Regents to consider Casa Feliz purchase
Arizona Summer Wildcat
Casa Feliz resident Ruby Carter may have to move out of her apartment if the University of Arizona buys the complex for student housing. Although some other residents and neighbors do not want the UA moving into the area, Carter supports the plan.
Arizona Summer Wildcat
Ruby Carter has called Casa Feliz home for 15 years, but she may have to move out in the name of higher education.
Carter and the other Casa Feliz apartment building residents will have to leave if the Arizona Board of Regents authorizes the University of Arizona to purchase the complex for student housing at its meeting tomorrow and Friday.
Although moving would be an inconvenience, Carter said she supports the university taking steps to provide safe housing for students because she is an advocate of education.
UA officials originally had plans to lease the 138-unit property and convert it into a residence hall to handle a shortage in student housing space, but the owner offered to sell and administrators made a purchase offer.
"I feel the university has an obligation to protect the students, and if indeed that includes purchasing property around the university that makes it safer for young men and women to participate in their educations, I support it, " Carter said.
Controversy has surrounded the issue, fueled by neighborhood concerns that the university is overstepping its bounds. Casa Feliz is located at 1201 E. Drachman St. - two blocks north and two blocks west of the current university planning area.
Carter said she would rather have university officials overstep their boundaries to provide a safe environment for the incoming students, although she knows most of her neighbors don't agree.
"I appreciate knowing (UA officials) do care, even at the cost of me having to move," Carter said.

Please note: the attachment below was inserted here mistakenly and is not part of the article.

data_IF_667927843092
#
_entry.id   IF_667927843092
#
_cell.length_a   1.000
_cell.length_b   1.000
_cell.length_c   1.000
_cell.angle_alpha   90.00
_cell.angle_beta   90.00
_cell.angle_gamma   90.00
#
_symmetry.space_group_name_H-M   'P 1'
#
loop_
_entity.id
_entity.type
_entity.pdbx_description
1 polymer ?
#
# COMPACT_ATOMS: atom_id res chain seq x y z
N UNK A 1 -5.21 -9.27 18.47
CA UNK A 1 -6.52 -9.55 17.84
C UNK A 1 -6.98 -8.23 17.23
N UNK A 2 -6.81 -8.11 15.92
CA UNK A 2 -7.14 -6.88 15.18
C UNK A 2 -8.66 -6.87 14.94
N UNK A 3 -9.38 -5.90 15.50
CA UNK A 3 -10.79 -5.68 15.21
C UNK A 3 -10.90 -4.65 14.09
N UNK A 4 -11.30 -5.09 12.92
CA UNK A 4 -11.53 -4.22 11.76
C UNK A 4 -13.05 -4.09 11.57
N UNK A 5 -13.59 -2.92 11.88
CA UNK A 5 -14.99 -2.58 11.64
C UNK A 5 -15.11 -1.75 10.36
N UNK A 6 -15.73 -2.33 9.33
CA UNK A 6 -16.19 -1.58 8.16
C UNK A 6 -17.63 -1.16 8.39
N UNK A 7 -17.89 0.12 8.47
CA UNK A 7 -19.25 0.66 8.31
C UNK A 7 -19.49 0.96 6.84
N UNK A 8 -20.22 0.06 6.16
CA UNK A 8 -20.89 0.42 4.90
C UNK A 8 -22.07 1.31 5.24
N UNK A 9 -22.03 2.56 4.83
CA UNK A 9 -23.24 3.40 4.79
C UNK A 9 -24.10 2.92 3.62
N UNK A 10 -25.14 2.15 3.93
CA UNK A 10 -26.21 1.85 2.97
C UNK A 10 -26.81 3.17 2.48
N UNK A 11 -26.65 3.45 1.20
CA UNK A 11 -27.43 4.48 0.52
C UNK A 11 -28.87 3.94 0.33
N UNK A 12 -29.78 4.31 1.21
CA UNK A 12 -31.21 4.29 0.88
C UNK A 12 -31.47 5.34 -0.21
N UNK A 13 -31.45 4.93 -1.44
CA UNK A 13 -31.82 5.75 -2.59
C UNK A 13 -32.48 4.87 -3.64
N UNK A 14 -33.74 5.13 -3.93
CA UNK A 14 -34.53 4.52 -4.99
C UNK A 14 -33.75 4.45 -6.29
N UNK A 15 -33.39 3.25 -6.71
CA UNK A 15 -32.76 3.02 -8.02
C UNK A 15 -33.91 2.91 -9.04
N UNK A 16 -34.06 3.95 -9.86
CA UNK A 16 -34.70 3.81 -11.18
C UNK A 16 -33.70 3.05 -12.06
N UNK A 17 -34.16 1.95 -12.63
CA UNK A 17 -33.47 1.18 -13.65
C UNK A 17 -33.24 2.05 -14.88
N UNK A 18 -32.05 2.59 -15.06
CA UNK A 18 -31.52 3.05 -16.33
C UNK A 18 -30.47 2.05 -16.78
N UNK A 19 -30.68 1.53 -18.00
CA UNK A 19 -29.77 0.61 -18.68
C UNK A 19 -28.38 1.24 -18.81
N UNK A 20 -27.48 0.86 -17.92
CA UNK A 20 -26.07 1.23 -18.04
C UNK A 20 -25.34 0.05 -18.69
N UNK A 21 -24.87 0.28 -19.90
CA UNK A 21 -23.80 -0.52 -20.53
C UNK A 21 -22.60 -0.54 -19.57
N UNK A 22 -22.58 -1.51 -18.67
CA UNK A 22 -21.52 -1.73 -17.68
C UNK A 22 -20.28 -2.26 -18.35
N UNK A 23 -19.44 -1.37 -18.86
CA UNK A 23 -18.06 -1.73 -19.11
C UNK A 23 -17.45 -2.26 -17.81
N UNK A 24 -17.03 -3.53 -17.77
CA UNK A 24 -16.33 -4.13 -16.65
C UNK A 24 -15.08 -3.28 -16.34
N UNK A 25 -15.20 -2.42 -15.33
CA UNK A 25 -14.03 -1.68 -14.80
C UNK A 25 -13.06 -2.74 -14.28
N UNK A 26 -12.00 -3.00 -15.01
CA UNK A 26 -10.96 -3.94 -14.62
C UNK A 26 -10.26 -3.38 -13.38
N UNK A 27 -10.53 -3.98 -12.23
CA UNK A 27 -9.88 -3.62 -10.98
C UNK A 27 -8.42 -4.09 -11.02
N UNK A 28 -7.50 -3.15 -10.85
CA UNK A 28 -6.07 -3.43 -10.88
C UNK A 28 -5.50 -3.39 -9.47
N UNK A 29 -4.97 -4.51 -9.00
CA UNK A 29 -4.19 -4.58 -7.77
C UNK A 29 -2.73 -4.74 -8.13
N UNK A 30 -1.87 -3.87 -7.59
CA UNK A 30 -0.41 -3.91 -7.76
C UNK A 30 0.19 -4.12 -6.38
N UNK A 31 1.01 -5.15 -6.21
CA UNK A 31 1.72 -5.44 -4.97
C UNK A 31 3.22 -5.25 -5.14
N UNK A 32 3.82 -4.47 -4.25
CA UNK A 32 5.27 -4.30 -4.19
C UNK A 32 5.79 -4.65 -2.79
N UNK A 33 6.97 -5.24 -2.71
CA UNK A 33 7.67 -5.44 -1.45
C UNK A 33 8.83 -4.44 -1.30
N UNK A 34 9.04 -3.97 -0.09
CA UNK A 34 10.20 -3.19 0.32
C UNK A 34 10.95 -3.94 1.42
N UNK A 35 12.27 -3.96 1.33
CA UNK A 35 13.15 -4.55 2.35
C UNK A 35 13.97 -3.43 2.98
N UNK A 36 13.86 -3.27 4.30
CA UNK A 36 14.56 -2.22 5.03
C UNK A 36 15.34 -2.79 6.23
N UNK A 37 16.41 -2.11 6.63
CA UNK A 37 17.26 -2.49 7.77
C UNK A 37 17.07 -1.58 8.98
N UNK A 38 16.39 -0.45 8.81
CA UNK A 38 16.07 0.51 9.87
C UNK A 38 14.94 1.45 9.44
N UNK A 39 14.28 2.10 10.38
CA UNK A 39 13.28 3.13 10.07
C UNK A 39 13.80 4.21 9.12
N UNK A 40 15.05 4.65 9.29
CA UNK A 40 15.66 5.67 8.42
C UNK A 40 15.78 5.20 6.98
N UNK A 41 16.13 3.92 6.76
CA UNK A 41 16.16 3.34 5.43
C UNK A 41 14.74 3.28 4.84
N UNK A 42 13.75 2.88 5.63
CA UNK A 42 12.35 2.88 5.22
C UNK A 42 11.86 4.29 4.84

Ron Anderson, Carter's 29-year-old son and former resident, said he doesn't agree with the university proposal to purchase the apartments.
"I don't know if that would go over too well with these residents," Anderson said. "A lot of people around here respect the university and something like that would put people in an uproar."
Anderson called the university proposal a power move because "the apartments are out of the regular realm of the university, but they want it anyway."
Carter has known everyone who has come and gone in her 15 years at Casa Feliz, and for many of the senior citizens who live there, having to move would be more than just difficult.
Senior citizens who live on a fixed income won't be able to afford first and last month's rent for a new establishment, and those in subsidized housing programs would have to reapply, she said.
"It seems like it's a terrible thing, but it makes me happy to know the university will provide for students," Carter said. "I really applaud the idea."
Board of Regents President Judy Gignac said she opposes the purchase proposal, citing the planning boundaries as her main concern.
"Purchasing outside the boundaries without knowing what will happen in the future is a big mistake," Gignac said. "It would be terribly disruptive to the neighborhood."
Gignac said boundaries should be set and followed.
"Purchasing is a long-term impact on the community to solve a short-term housing problem," she said.
Regent Jack Jewett said the issue is tough to resolve.
"Hopefully, we're going to be able to balance the needs of the neighborhood with the needs of the university, specifically the needs of student housing," he said. "The university has been a great neighbor and we certainly would attempt to mitigate any suggested disruption."
Jewett said every effort needs to be made to satisfy neighbors' concerns.
UA President Peter Likins said the original intention was to lease the property, but since the owner intended to sell, the university needed to make a decision.
"The only difficult issue for this ABOR meeting in my opinion is the Casa Feliz Apartment acquisition, but this is a thorny problem indeed," Likins said in an e-mail interview.
Ultimately, Likins said the university would like to sell the property to a private party, and then lease it back from them.
"If we can complete this cycle, all will be well, but in the meantime there will be stresses to resolve," Likins said.
Carter and the other residents of Casa Feliz could lose their homes because of a university housing shortage. But Carter said while some may not like it, they will accept the decision.
"Others will want to fight it to the last day," Carter said. "People who will object to it are those who do not understand what needs to happen to continue education."